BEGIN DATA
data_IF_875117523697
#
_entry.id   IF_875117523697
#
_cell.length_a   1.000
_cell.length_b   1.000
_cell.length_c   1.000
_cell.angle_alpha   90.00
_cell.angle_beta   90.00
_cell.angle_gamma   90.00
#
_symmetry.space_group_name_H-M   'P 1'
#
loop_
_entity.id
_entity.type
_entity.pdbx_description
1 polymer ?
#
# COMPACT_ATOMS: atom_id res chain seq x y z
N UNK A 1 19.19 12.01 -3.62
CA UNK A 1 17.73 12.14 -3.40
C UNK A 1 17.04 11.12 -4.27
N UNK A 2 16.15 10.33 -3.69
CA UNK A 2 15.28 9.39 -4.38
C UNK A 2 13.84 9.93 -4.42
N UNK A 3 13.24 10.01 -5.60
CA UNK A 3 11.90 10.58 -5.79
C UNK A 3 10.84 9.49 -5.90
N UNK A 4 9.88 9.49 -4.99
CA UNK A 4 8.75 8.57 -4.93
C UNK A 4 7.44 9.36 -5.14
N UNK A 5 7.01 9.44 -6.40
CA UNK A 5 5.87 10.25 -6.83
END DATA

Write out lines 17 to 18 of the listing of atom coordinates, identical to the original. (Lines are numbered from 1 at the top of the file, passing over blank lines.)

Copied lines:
_entity.pdbx_description
1 polymer ?